Propagation News – 7 April 2019

| April 5, 2019

Last week saw more of the same as we head towards solar minimum, which is now expected to be some time in 2020. There was a slight increase in the solar flux index later in the week as a new embryonic sunspot appeared on the visible disk. A group of three solar coronal holes threatened to cause disturbed conditions this weekend and again on the 12th of April, with NOAA predicting the Kp index could rise to four. Otherwise the geomagnetic conditions will remain settled and the solar flux index is forecast to remain at about 69-70.

This is a good time of year for North-South paths, such as the UK to South Africa and UK to South America. Maximum usable frequencies are expected to be about 14 to 18MHz. But don’t ignore 30 and 40 metres, which could still throw up some surprises, especially around sunset. There is a slight chance of openings to Australia and New Zealand on these lower bands and the HF propagation prediction tool at will help show you the best times to attempt a contact. Contacts into North Africa are also a possibility on 20-40m, especially in the early evening.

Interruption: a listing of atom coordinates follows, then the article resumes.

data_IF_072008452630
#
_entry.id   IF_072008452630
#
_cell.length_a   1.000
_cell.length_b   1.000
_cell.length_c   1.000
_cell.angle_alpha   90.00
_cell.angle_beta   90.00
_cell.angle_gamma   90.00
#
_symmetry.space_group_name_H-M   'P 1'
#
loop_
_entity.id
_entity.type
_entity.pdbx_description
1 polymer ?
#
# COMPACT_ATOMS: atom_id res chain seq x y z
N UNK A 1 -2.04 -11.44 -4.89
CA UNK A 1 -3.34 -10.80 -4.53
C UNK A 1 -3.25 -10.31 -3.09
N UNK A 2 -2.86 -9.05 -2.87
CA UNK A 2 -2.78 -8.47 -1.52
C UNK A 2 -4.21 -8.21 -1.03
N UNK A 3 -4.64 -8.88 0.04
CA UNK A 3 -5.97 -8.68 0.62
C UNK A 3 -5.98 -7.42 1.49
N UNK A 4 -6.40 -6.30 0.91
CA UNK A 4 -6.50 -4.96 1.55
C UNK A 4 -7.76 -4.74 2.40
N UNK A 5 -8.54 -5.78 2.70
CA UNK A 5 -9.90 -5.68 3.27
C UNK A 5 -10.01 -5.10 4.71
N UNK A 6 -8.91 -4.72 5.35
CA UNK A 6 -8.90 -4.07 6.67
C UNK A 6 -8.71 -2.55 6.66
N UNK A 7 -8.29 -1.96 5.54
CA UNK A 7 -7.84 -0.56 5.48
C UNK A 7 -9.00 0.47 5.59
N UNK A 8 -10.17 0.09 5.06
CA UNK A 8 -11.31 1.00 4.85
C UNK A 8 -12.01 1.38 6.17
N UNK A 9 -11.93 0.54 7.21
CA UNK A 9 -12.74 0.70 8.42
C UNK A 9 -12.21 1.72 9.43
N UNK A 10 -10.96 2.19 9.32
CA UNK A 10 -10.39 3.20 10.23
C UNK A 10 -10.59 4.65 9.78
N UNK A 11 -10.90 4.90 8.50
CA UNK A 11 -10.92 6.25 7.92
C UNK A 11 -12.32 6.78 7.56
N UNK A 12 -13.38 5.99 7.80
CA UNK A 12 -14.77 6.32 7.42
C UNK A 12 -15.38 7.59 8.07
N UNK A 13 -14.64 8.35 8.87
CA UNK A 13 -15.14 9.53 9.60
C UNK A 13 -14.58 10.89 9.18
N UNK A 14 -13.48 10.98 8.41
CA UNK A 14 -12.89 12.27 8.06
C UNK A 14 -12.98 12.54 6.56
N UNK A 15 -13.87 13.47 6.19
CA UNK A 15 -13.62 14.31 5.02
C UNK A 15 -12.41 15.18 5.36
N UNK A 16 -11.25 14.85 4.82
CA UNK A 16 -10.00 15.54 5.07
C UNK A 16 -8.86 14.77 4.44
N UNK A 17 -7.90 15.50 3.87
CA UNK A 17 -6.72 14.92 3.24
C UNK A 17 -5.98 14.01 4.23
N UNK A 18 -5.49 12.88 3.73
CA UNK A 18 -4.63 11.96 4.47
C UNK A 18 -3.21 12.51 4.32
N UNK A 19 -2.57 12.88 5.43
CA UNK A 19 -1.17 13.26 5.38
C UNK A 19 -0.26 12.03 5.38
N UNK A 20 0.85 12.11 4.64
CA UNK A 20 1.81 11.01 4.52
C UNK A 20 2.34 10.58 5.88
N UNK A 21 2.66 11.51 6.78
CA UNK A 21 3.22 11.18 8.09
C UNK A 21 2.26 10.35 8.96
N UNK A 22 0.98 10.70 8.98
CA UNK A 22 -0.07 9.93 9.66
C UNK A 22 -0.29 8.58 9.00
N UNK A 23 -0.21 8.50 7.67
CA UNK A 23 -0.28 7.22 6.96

Do make the most of HF at this time as conditions are likely to get worse as we head into summer, apart from the Sporadic-E season, but more of that later.

VHF and up

It’s looking like a finely balanced weather pattern with high pressure to the north of the British Isles and low pressure near to southern areas. The influence is more from low pressure at first, so there is a continuing chance of heavy April showers bringing some rain scatter to the GHz bands, just as we had last week.

As the northern high becomes stronger, it will introduce an easterly or northeasterly weather pattern, so the North Sea coast will feel very chilly. The strong winds at times will mean that Tropo doesn’t get much of a look-in in the south, although there is a possibility in the north. So, the main theme of the VHF/UHF bands will be a possible occasional bit of weak Tropo in the north, plus some rain scatter in the south. Use the online radars to see where the echo points might be.

We are approaching mid April now, so it’s time to start monitoring the 6 and 10m bands for some Sporadic-E. Last week already saw cluster reports of FT8 QSOs so it will be interesting to note how this new mode is extending the Sporadic-E season.

Moon declination is positive and rising and path losses are falling this week, so it’s a good one for EME. There are no significant meteor showers, but we are only a couple of weeks away from the Lyrids on the 23rd.

Category: GB2RS Propagation News